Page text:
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Dow slips 2.53 on concern over rates Computer, software makers post gains in mixed trading

NEW YORK — NEW YORK -- U.S. stocks were mixed yesterday as gains in computer and software issues offset concern that the Federal Reserve may forgo lowering interest rates later this month.

Shares of Hewlett-Packard Co., Sun Microsystems Inc. and Oracle Corp. rose a day after Microsoft Corp. said it will make software applications for the Internet that use their products. Some investors saw Microsoft's move to dominate the global computer network through new product alliances as legitimizing the Internet as a source of big profits.

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The Dow Jones industrial average, containing only one computer stock, suffered after a government jobs report failed to settle the debate among investors over whether rates will come down soon enough to spur economic growth and corporate profits.

The 30-stock average fell 2.53 points yesterday to 5,156.86, its second-straight drop after posting three records in a row. For the week, the average climbed 1.4 percent. Among the biggest losers on the day were United Technologies Corp., American Express Co., Aluminum Co. of America and International Paper Co.

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Philip Morris Cos. shares declined most, falling $1.375, to $89.25. The Wall Street Journal reported that one of the company's internal memos described nicotine as a "drug delivery system," a description that could weaken some of the tobacco industry's legal defense.

The Standard & Poor's 500 index, which represents about three-quarters of the value of all stocks traded in the U.S., rose 1.31, to 617.48. The index's biggest gainer was Hewlett-Packard, whose shares vaulted $4.625, to $86.875. The gain in computer, software and semiconductor issues offset losses in telecommunications, household products and tobacco stocks.

The Nasdaq composite index, filled with technology shares, jumped 9.24, to 1,062.41. Among advancing issues, Microsoft rose $4, to 94.50; Oracle surged $2.375, to $46.625; Intel Corp. gained $1.75, to $63.25; and Sun Microsystems jumped $6.625, to $99.75.

Advancing stocks matched decliners on the New York Stock Exchange, where 327 million shares traded hands, above the three-month daily average of 365 million.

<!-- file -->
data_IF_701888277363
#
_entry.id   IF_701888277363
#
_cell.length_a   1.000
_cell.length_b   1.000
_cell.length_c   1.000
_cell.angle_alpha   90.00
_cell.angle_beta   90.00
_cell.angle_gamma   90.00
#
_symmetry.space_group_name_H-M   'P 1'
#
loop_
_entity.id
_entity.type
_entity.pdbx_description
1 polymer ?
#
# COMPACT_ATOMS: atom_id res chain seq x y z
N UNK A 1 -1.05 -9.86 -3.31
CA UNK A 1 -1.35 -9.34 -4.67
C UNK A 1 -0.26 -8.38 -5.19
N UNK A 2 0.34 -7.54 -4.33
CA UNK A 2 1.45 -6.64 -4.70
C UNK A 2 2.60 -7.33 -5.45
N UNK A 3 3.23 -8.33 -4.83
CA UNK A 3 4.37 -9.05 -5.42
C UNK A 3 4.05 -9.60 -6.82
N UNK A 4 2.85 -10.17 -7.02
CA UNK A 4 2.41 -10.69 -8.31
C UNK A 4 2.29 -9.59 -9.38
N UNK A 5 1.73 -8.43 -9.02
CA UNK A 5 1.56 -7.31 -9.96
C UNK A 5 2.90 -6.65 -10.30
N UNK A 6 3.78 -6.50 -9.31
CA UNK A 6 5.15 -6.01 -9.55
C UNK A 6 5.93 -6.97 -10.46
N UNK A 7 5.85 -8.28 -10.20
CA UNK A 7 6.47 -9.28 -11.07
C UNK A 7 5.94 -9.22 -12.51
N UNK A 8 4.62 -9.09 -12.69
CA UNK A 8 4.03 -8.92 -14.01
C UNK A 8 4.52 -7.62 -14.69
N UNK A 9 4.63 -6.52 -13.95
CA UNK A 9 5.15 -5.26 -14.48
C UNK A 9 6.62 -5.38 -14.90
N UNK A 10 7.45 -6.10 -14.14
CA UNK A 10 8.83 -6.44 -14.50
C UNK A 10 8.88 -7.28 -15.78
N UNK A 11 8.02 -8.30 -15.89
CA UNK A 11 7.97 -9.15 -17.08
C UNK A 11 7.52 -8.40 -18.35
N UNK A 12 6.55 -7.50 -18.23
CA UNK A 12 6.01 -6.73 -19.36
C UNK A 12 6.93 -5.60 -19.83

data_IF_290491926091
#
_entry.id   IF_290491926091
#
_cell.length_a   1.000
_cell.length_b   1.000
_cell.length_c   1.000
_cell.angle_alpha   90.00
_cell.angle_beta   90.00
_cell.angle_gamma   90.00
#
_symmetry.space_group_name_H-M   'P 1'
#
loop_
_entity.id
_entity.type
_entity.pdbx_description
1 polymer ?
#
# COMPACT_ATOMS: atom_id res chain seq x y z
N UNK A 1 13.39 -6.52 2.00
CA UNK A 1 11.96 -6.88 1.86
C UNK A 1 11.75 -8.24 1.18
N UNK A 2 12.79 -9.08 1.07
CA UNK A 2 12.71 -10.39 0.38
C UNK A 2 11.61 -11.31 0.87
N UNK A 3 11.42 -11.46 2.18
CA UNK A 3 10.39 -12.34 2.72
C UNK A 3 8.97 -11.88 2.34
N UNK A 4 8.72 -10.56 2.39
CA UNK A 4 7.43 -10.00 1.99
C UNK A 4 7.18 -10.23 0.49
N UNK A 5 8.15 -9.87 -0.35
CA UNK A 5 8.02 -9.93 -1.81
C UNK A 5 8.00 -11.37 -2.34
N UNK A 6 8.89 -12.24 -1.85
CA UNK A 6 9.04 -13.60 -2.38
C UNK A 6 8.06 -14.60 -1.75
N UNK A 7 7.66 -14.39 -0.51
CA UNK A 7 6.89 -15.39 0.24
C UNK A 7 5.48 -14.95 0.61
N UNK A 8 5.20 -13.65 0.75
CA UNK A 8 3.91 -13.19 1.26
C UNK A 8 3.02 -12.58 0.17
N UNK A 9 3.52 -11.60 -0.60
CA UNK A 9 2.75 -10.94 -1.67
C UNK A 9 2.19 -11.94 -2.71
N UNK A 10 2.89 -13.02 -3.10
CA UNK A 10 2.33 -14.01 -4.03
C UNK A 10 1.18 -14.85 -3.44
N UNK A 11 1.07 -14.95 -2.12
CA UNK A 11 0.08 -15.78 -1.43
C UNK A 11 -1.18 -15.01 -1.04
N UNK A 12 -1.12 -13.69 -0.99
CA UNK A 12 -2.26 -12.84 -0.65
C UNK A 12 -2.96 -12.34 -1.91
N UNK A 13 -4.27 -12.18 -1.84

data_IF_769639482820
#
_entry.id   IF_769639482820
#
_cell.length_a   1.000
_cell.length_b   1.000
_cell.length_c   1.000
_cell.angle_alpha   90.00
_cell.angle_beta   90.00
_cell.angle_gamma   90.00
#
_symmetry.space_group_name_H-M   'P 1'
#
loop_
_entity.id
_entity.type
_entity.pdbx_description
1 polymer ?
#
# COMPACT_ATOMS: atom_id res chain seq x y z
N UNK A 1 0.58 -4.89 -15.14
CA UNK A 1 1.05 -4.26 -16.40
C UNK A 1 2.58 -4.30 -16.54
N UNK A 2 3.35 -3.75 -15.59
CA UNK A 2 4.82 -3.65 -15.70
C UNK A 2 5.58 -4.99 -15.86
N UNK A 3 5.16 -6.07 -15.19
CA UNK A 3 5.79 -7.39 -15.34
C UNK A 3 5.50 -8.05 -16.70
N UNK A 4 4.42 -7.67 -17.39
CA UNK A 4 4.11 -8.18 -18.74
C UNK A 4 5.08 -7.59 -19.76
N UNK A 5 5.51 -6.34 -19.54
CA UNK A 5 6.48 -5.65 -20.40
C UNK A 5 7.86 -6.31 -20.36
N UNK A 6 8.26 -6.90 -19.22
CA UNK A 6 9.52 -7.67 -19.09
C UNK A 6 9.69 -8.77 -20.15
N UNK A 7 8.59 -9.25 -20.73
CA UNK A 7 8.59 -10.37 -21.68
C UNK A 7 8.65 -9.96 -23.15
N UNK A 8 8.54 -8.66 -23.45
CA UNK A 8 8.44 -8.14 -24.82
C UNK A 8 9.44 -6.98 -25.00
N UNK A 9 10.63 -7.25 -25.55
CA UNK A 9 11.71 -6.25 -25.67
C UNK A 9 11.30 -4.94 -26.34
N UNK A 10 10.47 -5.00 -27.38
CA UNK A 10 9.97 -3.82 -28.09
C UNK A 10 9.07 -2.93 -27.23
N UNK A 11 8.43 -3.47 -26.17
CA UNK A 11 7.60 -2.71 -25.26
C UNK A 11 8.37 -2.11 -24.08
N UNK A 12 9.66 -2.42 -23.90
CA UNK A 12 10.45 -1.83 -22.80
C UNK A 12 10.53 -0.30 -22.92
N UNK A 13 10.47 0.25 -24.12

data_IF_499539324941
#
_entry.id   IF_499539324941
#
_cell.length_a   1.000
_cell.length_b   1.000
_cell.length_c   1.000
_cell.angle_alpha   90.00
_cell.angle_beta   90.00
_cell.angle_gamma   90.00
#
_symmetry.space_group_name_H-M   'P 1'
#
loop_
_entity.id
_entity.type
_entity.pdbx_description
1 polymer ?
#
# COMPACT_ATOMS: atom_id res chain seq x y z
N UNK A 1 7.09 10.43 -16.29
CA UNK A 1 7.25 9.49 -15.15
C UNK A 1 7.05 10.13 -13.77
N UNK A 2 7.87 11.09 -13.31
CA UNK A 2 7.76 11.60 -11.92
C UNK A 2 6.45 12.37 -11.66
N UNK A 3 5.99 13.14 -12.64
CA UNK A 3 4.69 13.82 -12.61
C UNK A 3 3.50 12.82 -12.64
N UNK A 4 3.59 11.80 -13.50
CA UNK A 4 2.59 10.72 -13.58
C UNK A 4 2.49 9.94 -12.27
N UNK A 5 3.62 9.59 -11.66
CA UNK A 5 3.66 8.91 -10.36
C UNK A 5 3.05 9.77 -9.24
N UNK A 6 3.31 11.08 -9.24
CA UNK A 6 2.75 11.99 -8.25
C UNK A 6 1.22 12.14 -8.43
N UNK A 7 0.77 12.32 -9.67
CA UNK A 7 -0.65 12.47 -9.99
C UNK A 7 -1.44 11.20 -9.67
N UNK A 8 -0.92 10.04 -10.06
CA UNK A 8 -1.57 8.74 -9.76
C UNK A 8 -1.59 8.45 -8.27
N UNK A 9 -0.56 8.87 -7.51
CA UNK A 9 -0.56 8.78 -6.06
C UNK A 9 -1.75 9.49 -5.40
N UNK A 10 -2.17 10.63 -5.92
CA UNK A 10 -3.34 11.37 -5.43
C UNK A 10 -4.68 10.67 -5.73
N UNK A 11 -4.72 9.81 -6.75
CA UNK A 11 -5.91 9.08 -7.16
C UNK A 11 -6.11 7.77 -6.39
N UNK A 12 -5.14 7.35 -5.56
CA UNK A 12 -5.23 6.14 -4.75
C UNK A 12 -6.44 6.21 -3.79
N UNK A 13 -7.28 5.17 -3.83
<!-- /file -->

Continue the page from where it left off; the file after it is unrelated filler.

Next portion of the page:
Preventing bigger gains in stocks was concern that the Fed's policy-making committee won't cut rates at its Dec. 19 meeting. The absence of a balanced budget agreement between the Clinton administration and Republican lawmakers gives the Fed less reason to trim interest rates, investors said.

The Dow industrials have gained about 6.3 percent in the past month on the bet that falling rates will enable the economy to extend its expansion into a sixth year. Companies in all areas of the economy would benefit from lower borrowing costs, which give businesses and consumers more incentive to spend money.

Even if the Fed doesn't cut rates, plummeting bond yields may be enough to spur corporate profits higher, some investors said. The yield on the benchmark 30-year Treasury bond fell to 6.05 percent yesterday from 6.08 Thursday, almost 200 basis points below its yield of 7.88 percent when the year began.

Microsoft's gain was a loss for some companies that make Internet software. Thursday, the Redmond, Wash.-based company unveiled products that let customers tap the Internet for information and let merchants set up shop.

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Among yesterday's losers, Netscape Communications Corp. fell $4, to $128.50; UUnet Technologies Inc. slipped $3.75, to $55; Netcom On-Line Communication Services Inc. dropped $3.75, to and Sierra On-Line Inc. shed $2, to $28.50.

Spyglass Inc., which said Thursday that it extended the license of its Mosaic technology for browsing the Internet to Microsoft, saw its shares rise $2.75, to $98.

The Amex market value index slid 0.16, to 535.55; and the S&P; 400 midcap index rose 0.64, to 217.83.


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